Government plans for broadband

  Pineman100 16:44 29 Jan 2009
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'Everyone to have at least 2 Mb connection'.

Is this really the best that the Government can come up with, as a great leap forward in Britain's infrastructure?

It's absolutely pathetic.

Other nations are taking strides towards widespread availability of 20, 50, even 100Mb broadband networks. But in this country we're once again suffering under an administration that makes noises about progress, but actually intends to do virtually nothing.

If the Government wants to stimulate business, and create jobs, isn't this the ideal time to be making a start on the massive task of connecting the whole country via fibre-optics?

  oresome 16:56 29 Jan 2009

I'm not sure that the Government should be doing anything other than ensuring we have the framework for a competitive private sector.

Let the market decide if there is sufficient money to be made from the provision of broadband to all and the capacity and speed needed.

  Pineman100 17:07 29 Jan 2009

The cost of cabling up the whole country with fibre-optics is beyond the capabilities of the private sector - particularly in these straitened times.

And yet it's probably one of the most important improvements that could be made to our infrastructure, as an investment in our future global competitiveness.

  Stuartli 17:18 29 Jan 2009

This government promised something very similar quite a number of years ago.

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Nothing new under the sun with the sound bite specialists...:-)

  Forum Editor 17:34 29 Jan 2009

but it may be appropriate to mention it again here.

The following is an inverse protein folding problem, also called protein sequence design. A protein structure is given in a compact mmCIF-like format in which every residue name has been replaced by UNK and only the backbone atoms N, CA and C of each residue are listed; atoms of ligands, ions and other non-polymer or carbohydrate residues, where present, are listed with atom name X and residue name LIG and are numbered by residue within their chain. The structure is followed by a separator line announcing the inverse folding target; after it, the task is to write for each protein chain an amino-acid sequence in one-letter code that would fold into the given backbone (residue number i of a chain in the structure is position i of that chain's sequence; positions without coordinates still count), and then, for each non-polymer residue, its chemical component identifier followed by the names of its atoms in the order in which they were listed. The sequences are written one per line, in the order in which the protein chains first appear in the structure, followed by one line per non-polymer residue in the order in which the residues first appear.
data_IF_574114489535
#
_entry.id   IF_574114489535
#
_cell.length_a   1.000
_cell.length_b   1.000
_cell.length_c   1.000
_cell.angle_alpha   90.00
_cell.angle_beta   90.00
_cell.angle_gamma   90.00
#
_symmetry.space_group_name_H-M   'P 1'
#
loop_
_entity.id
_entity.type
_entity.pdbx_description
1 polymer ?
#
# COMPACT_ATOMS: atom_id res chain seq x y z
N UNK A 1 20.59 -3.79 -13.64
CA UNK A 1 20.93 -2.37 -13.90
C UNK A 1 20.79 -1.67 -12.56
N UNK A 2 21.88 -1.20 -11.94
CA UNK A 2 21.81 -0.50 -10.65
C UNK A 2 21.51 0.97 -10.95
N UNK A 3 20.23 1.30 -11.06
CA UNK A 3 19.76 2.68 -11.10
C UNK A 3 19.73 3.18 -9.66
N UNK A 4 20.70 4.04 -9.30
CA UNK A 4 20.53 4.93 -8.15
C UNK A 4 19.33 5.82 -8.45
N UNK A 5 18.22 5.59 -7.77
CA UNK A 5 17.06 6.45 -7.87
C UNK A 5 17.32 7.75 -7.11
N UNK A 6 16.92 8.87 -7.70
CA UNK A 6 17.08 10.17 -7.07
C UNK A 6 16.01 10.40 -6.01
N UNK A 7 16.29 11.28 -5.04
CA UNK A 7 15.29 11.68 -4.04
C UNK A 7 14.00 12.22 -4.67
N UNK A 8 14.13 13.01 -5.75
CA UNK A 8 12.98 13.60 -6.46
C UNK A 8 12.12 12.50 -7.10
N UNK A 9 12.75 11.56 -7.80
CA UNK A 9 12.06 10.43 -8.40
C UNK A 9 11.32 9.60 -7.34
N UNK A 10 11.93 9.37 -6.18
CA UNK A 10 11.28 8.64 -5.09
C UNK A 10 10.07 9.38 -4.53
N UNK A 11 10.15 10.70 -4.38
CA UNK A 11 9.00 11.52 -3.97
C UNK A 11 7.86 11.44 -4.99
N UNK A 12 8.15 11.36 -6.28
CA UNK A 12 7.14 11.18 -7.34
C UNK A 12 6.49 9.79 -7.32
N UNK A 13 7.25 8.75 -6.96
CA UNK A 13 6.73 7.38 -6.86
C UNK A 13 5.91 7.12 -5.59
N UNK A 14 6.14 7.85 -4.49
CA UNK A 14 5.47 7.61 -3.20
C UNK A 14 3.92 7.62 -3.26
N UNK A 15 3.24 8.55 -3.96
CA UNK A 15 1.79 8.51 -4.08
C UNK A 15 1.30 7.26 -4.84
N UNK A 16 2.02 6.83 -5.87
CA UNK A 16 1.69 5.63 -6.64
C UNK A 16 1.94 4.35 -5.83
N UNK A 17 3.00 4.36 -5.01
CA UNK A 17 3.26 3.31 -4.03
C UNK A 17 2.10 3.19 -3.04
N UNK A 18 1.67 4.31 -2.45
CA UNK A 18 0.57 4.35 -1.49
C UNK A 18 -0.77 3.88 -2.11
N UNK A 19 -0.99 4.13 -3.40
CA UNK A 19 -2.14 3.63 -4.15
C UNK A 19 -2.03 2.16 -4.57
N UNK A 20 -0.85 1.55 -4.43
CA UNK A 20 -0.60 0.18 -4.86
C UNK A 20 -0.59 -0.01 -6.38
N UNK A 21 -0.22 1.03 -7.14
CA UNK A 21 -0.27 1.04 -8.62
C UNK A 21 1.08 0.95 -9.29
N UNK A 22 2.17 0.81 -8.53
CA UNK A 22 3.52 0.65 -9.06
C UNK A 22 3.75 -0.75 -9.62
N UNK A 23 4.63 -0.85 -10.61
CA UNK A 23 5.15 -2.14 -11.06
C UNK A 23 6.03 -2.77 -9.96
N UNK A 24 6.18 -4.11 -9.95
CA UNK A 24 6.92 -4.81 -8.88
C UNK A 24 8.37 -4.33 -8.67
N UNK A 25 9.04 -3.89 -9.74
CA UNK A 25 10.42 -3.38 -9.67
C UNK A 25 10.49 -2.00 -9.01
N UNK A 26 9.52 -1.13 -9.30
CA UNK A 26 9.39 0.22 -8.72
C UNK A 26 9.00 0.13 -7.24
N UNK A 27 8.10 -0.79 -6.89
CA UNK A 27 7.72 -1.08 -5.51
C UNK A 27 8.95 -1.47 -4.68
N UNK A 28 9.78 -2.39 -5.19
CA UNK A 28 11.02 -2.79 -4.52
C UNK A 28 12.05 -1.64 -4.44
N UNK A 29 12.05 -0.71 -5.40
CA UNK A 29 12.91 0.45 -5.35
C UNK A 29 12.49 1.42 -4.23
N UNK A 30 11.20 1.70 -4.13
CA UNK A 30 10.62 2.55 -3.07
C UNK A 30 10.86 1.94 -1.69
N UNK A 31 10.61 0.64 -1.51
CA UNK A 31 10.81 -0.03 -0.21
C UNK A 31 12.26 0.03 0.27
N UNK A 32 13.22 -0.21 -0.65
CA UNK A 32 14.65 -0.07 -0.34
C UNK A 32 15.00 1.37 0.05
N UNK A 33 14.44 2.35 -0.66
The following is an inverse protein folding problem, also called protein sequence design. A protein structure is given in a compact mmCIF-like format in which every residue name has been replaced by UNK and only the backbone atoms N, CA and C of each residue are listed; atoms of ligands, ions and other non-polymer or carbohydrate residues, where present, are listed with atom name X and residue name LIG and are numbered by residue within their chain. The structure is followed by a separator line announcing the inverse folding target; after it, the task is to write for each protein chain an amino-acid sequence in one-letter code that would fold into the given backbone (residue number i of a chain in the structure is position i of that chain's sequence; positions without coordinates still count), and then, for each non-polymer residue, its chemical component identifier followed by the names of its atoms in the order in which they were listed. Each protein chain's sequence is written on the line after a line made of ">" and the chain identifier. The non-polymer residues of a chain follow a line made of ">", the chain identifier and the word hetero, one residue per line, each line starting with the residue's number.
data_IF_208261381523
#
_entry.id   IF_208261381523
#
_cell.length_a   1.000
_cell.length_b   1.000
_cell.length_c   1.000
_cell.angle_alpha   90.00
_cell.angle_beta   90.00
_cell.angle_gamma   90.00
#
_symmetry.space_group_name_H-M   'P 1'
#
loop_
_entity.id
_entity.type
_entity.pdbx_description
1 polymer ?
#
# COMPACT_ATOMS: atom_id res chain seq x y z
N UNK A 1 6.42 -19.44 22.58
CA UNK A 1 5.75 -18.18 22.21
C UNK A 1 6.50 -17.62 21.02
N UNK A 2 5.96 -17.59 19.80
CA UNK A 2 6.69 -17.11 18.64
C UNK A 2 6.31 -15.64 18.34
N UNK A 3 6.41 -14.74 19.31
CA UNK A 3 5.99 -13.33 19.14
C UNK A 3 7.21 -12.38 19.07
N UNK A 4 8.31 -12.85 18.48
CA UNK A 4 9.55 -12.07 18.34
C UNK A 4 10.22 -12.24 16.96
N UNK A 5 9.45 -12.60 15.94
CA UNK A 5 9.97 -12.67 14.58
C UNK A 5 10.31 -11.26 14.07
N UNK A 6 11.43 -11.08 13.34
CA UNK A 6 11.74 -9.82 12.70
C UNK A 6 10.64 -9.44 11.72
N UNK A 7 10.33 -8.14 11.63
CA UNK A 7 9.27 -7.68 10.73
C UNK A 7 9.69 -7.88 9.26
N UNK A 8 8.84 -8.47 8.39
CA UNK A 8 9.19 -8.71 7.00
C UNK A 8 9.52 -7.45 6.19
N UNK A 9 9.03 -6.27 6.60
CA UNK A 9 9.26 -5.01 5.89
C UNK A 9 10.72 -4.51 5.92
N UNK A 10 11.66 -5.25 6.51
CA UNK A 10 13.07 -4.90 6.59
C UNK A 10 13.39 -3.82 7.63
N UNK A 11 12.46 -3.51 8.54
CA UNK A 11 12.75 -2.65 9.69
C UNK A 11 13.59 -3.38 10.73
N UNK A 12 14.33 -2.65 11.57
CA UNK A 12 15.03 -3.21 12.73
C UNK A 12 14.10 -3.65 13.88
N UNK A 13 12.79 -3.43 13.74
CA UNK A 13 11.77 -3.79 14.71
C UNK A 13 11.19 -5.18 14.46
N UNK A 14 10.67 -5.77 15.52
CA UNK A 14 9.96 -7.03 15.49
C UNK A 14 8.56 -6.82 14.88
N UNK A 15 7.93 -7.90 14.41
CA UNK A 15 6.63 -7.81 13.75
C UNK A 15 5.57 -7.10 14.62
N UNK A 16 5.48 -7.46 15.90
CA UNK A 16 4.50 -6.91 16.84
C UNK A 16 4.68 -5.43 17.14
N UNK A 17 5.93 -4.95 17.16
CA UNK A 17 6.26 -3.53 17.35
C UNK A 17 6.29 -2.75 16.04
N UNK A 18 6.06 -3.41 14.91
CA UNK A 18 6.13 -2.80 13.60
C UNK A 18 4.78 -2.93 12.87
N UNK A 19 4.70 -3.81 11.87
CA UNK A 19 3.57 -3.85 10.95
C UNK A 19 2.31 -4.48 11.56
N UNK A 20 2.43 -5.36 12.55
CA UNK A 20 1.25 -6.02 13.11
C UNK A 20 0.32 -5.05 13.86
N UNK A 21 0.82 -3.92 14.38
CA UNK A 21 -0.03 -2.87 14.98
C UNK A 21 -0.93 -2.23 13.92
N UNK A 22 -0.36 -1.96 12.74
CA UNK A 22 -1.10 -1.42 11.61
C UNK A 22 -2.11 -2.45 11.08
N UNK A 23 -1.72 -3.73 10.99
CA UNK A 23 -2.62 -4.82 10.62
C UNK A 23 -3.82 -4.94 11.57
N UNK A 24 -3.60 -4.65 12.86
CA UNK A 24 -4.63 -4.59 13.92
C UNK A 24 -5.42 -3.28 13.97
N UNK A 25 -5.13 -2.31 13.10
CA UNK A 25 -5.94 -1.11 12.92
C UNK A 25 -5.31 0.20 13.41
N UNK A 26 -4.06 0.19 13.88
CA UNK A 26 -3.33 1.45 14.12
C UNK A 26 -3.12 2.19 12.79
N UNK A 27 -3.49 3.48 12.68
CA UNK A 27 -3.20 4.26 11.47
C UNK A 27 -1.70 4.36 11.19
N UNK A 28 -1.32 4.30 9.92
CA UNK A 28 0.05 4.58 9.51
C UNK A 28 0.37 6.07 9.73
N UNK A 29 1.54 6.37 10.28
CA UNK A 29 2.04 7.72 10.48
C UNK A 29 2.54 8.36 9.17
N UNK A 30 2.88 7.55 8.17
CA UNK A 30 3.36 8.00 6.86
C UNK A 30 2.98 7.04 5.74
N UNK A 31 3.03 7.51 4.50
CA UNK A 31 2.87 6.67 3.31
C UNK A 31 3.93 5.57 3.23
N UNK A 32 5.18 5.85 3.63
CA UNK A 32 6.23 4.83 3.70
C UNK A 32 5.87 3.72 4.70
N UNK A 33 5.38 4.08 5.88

When Margaret Thatcher was Prime Minister BT approached the government and offered to connect every house in Britain to a fibre-optic cable, so that we could all have access to high-speed internet services. In return BT wanted a guarantee that it could have an exclusive right to offer other services via the cable for a specific period - I forget what it was now. Mrs. Thatcher was being courted by the big cable companies at time, and they were offering real money for cable franchises, so she refused the BT offer.

That turned out to be a major error of judgement, but there you are - it happened.

Now we're faced with a situation in which nobody can afford to connect the whole of the UK to a fibre-optic cable, although lots of areas have it under the pavements already.

Universal high speed broadband access would be a wonderful thing for this country, but I can't see it happening. It's all very well for reports to 'call' for everyone to have access, but it must be paid for, and I don't see private enterprise doing that.

  Stuartli 17:48 29 Jan 2009

I've also mentioned, in conjunction with your above point, that BT evolved the video on demand service (along with a number of other excellent ideas).

However, because of lack of support, BT eventually allowed Time-Warner to first trial and then offer it permanently in the States.

  Stuartli 17:56 29 Jan 2009
  Pineman100 18:32 29 Jan 2009

I don't suggest that every property in the country *should* have a superfast broadband connection, but they should have *access* to it if they want/need it.

  oresome 18:46 29 Jan 2009

And how much do you think the taxpayer should be prepared to pay for this availability?

The remotest 10% will probably cost 90% of the total. Does this 10% affect our global competitivness in any way?

  Pineman100 18:51 29 Jan 2009

Do you ask that question whenever you post a letter?

Goodness knows how much it costs for a letter to be delivered to the Outer Hebrides, but our mail system (also essential to our infrastructure) is set up to ensure that they still get their letters at the same price as everyone else.

  AL47 19:13 29 Jan 2009

i would like something faster than the 56kBps we get here lol

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